Don Quixote, Kennedy Center, June 22-26th
Posted 29 June 2005 - 08:49 AM
Posted 29 June 2005 - 03:31 PM
Posted 30 June 2005 - 07:20 AM
First of all, I am not a fan of dance on film as a general rule, as anything but a last resort. It is no comparison to the real thing. That said, there was fluidity, risk and life, even in the grainy, poorly shot film of Farrell dancing the dream sequence that simply wasn't there when I saw Ogden do the same sequence. It was technically perfect and, certainly, there was no doubt it was hard, but d'Amboise described Farrell as being "possessed" and dancing with "abandon," which isn't something I could see on the Opera House stage and, yet, I saw even on that rather muddy film.
Posted 30 June 2005 - 11:51 AM
Not that I would want to see anyone imitate Farrell; that would be alien to the Balanchine way. (Indeed, Farrell danced differently each night, although her movement was recognizably, uniquely hers.) I gather from someone in the production that she shows Ron Matson (her Music Director) more than she does her dancers in order to have an expressive musical performance but to prevent her dancers from imitating her. I don't have all the details, but apparently, once the dancers have the steps and some general comments from her, it's largely up to them. In this connection, I remember once asking one of her principals whether she was perfecting her role, as I had seen several performances and they had been rather different. "Oh no," she exclaimed, "I hear the music differently each night."
Nevertheless, I might have liked to see a little more abandon, too, but I note Ogden is still listed as Soloist. If she - or anyone - ever becomes anywhere near as "abandoned" as Farrell, I expect they will look like themselves, not like Farrell or anyone else.
Posted 30 June 2005 - 12:10 PM
Posted 30 June 2005 - 02:53 PM
Jack Reed, on Jun 30 2005, 03:51 PM, said:
Jack Reed, on Jun 30 2005, 03:51 PM, said:
Leigh, because of the pick-up nature of her company, with dancers often having prevailing obligations elsewhere that limit their availability to her company (which usually includes a lengthy tour), I suspect that her rankings are determined in some ratio of number of performances to the level of their roles. Remember, her roots are deep in a company where rank, vis-a-vis rep, during the years she was there, was sometimes incomprehensible.
Posted 06 July 2005 - 02:23 PM
Posted 07 July 2005 - 08:34 AM
Gottlieb's review is so rich in thought and description that it got me to reconsider and hope very much to see this ballet after 40 plus years.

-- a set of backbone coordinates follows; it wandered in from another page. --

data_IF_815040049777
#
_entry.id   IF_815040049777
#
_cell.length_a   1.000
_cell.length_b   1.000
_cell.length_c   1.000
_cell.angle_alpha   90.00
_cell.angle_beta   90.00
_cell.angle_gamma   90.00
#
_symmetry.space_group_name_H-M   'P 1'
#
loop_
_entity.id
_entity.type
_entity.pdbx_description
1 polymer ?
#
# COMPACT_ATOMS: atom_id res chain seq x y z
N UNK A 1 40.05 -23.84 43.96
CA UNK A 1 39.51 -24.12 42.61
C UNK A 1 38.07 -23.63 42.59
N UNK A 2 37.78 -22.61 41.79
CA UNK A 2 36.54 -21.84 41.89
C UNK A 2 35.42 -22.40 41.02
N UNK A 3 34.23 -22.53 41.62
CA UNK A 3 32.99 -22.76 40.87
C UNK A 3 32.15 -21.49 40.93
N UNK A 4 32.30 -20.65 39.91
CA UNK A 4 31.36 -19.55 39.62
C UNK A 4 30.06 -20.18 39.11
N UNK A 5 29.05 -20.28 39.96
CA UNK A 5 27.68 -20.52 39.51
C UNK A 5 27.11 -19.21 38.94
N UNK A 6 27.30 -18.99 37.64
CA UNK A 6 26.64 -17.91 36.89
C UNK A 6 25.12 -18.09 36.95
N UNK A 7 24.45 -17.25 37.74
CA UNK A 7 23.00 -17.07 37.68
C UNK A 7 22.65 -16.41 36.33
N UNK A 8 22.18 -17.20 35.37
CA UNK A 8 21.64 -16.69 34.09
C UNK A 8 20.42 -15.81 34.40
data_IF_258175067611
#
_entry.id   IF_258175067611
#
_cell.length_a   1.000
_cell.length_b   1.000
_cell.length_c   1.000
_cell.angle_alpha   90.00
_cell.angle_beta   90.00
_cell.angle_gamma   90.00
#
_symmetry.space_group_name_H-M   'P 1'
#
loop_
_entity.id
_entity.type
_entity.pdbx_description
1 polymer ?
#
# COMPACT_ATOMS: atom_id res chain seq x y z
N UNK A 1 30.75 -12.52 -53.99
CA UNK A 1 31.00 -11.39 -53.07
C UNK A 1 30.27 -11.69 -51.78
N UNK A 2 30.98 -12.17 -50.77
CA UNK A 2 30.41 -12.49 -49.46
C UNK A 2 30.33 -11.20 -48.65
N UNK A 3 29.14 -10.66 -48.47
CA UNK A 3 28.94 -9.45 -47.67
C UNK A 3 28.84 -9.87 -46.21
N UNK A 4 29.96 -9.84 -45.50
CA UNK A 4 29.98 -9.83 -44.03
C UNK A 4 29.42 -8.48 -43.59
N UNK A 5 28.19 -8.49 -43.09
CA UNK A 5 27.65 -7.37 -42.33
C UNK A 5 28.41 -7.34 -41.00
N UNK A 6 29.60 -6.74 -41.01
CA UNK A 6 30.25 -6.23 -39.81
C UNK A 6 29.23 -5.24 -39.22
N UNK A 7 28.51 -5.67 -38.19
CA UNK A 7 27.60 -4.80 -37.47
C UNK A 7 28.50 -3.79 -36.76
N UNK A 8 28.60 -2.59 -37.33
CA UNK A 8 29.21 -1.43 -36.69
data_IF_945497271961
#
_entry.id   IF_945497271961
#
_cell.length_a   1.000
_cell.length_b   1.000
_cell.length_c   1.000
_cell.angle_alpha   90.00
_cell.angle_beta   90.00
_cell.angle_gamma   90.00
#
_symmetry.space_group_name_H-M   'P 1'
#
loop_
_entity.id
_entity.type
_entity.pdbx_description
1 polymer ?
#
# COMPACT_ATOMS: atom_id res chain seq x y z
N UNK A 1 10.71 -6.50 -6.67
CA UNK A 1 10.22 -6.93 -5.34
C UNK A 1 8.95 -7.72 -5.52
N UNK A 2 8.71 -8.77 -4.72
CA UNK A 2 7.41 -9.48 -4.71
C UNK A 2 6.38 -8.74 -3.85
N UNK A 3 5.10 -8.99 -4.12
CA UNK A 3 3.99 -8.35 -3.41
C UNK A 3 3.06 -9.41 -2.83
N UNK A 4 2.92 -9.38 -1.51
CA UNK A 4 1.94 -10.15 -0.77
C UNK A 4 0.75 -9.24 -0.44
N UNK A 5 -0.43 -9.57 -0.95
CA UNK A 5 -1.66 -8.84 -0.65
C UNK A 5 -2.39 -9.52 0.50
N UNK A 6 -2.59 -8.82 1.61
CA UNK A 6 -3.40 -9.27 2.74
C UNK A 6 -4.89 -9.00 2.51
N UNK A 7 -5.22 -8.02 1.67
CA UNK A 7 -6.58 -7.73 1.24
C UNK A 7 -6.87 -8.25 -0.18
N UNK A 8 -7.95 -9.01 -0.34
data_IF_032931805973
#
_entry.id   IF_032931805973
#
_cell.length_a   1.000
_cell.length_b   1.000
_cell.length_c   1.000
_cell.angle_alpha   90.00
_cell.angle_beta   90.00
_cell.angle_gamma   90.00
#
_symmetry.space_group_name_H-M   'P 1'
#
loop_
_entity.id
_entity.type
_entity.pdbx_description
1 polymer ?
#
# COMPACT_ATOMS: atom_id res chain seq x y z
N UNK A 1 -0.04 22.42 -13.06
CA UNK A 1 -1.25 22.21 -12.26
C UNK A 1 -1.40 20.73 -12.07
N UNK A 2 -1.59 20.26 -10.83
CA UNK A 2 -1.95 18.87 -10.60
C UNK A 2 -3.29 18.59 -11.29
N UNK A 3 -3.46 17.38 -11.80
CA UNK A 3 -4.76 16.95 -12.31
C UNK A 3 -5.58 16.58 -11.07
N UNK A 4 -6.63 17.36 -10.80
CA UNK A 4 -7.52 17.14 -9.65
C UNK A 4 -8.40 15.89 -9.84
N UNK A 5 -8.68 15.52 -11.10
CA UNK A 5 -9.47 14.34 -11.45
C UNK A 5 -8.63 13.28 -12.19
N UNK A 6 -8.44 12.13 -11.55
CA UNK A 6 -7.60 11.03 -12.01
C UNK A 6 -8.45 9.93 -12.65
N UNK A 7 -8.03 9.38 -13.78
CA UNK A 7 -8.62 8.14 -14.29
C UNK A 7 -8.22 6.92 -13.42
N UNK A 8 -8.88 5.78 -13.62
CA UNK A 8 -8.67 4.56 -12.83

I found his placement of Balanchine's work in the history of our culture especially important:
QUOTE: "The lesson we learned in Washington is that although we didn't know we've been missing it since it vanished almost 30 years ago, Don Quixote does still matter, both for its own sake and because of its unique place in the Balanchine canon. WHEN YOU'RE DEALING WITH A SUPREME MASTER -- A SHAKESPEARE, A MOZART -- YOU NEED TO BE ABLE TO REVISIT HIS ENTIRE CORPUS OF WORK. You need King Lear all the time, but every decade or so you also need Timon of Athens. Otherwise your understanding of a genius like Shakespeare --or Balanchine -- is diminshed, and so are you."
Way to go!
Posted 07 July 2005 - 05:49 PM
I was so stunned by the beauty and variety of this neglected and much maligned work, that it forced me to remember how some of Mozart's operas, such as the glorious Cosi Fan Tutte lay unperformed through much of the 19th century.
If you can imagine hearing that music as it was being rediscovered, that's how I felt "discovering" Balanchine's Don Quixote. I thought it a triumph for Ms. Farrell.
...and I'm sure someone heard a warm chuckle from Mr. B, wherever he is.
Posted 08 July 2005 - 06:32 PM
Posted 14 July 2005 - 09:59 AM
Within the piece Ms. Kourlas wrote:
Strangely enough, Suzanne Farrell's masterly reconstruction of Balanchine's "Don Quixote," a ballet from 1965 performed in June at the Kennedy Center in Washington, turned out to be one of the boldest choreographic experiments in recent memory. Full of psychological twists and technical rigor, the ballet had nothing remotely old-fashioned about it, and it revealed a darker, more mystical side of Balanchine. "Don Quixote" is at once timeless and contemporary. It needs to be seen by New York audiences; the Lincoln Center Festival and the Brooklyn Academy's Next Wave series seem to exist for the sole purpose of presenting ballet of this magnitude.
Thought if anyone missed this, they'd appreciate it.
Fortunately, she doesn't end her article on this note but, instead, goes on to say it's important to remember that "ballet didn't die along with Balanchine". She mentions current choreographers of talent by name... And, finally, Ms. Kourlas finishes off by placing her bet on ballet's "dark horse" Brian Reeder to win.
Posted 14 July 2005 - 04:21 PM
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